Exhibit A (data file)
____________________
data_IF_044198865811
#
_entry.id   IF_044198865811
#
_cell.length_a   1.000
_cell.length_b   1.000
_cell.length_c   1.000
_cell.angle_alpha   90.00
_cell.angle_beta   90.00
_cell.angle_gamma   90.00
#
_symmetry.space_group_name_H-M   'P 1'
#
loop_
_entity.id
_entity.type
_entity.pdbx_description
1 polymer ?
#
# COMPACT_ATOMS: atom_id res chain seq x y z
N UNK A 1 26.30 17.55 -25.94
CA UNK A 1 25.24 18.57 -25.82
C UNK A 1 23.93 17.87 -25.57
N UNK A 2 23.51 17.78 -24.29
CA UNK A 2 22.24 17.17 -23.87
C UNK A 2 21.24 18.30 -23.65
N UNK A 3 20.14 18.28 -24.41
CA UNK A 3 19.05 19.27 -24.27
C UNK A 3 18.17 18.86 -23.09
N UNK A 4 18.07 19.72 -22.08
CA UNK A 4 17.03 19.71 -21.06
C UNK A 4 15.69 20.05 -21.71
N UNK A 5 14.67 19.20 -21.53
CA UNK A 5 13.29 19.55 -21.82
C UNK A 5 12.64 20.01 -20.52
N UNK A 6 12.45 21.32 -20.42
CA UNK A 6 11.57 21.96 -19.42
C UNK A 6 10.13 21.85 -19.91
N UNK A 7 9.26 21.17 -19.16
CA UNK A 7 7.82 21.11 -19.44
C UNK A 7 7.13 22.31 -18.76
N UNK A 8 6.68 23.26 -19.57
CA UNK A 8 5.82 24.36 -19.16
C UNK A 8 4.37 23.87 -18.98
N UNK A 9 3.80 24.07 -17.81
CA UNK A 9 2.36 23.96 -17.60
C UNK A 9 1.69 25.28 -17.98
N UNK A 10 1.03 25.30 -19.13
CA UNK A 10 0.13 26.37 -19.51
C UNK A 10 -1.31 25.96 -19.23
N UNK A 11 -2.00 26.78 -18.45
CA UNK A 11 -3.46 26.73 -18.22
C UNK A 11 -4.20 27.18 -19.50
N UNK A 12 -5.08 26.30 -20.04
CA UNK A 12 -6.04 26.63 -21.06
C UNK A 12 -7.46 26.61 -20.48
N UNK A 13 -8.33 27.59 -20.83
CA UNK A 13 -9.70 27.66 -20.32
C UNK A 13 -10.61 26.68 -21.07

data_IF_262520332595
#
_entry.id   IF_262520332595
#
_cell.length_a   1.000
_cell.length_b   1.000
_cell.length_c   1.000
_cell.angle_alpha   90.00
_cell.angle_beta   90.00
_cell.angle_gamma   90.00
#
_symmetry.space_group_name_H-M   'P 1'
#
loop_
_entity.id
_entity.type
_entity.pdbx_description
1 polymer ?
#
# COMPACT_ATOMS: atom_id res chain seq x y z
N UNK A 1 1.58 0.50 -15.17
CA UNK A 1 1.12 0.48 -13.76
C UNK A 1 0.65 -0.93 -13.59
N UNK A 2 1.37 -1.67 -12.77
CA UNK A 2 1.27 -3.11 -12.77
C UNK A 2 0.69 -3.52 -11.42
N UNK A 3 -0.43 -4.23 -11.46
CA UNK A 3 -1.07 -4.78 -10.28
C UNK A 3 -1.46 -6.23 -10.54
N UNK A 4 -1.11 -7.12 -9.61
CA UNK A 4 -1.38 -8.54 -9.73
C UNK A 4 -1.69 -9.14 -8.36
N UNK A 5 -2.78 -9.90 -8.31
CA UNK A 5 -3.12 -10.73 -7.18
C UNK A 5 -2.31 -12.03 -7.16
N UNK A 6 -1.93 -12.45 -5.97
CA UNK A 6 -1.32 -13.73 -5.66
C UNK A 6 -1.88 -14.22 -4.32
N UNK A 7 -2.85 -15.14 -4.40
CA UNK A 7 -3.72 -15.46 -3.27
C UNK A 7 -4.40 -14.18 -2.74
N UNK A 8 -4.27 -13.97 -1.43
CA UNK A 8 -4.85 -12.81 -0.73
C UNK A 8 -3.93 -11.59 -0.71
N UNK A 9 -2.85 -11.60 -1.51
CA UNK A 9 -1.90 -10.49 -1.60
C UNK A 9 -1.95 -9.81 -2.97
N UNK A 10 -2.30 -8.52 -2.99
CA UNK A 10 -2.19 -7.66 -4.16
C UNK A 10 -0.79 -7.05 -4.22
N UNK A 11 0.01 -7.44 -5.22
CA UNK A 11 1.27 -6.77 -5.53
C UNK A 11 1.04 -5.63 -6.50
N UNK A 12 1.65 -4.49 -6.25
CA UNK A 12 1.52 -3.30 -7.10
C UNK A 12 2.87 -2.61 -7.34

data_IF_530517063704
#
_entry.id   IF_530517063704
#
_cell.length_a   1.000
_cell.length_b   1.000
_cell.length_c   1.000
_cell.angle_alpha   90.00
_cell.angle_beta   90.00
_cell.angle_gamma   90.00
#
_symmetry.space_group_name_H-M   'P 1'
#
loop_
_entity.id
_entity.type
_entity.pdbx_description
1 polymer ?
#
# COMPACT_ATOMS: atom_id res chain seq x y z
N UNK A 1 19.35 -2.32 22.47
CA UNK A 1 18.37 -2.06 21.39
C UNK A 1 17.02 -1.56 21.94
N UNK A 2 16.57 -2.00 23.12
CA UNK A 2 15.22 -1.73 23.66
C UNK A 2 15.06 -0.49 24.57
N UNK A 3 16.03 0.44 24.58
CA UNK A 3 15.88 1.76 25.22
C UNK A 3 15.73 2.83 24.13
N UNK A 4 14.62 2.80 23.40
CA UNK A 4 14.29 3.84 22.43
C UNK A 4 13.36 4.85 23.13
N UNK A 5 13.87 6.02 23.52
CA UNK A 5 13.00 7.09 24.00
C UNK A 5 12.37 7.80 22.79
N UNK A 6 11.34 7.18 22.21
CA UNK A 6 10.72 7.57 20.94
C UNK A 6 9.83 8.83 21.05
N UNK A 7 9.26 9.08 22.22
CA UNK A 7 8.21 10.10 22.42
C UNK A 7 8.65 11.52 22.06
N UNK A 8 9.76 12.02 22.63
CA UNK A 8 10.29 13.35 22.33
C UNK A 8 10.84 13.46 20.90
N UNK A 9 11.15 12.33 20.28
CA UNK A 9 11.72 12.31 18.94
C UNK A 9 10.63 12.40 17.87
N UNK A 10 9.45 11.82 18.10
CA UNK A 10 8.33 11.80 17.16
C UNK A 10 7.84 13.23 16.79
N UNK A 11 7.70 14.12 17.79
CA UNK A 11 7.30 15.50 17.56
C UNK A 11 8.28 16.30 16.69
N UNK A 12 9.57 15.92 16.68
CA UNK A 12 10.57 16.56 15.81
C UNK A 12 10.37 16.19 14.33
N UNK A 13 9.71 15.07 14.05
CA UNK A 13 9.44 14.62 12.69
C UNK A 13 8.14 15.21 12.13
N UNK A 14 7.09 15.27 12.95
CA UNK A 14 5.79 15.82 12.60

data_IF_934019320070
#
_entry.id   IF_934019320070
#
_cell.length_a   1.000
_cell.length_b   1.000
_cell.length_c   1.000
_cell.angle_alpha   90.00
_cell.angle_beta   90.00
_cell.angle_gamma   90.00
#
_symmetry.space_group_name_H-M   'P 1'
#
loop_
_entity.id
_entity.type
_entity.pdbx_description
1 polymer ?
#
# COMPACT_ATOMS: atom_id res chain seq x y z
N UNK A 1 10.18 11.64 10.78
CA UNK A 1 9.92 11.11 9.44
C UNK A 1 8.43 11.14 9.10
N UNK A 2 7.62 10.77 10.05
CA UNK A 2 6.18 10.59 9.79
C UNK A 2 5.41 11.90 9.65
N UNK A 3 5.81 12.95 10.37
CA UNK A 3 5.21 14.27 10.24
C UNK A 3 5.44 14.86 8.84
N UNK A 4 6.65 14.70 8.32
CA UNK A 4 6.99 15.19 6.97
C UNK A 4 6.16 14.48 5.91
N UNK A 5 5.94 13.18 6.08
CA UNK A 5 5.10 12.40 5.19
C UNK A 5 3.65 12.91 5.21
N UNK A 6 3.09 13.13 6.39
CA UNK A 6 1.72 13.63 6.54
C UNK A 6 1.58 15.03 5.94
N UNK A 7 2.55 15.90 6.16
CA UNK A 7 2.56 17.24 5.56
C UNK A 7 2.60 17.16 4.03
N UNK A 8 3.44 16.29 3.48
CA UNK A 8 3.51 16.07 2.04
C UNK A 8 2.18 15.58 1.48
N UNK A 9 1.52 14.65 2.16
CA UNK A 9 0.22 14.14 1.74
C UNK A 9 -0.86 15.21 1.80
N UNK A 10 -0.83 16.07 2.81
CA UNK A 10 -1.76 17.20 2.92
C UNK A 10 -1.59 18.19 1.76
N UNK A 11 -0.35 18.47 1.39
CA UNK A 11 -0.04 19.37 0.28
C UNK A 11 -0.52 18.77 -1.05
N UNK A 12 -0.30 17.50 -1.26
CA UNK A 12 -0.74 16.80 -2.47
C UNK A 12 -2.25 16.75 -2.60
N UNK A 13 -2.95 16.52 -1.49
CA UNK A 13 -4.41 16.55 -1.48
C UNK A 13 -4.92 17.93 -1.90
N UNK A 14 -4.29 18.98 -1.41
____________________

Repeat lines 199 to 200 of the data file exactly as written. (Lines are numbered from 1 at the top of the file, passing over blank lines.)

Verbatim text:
C UNK A 1 8.43 11.14 9.10
N UNK A 2 7.62 10.77 10.05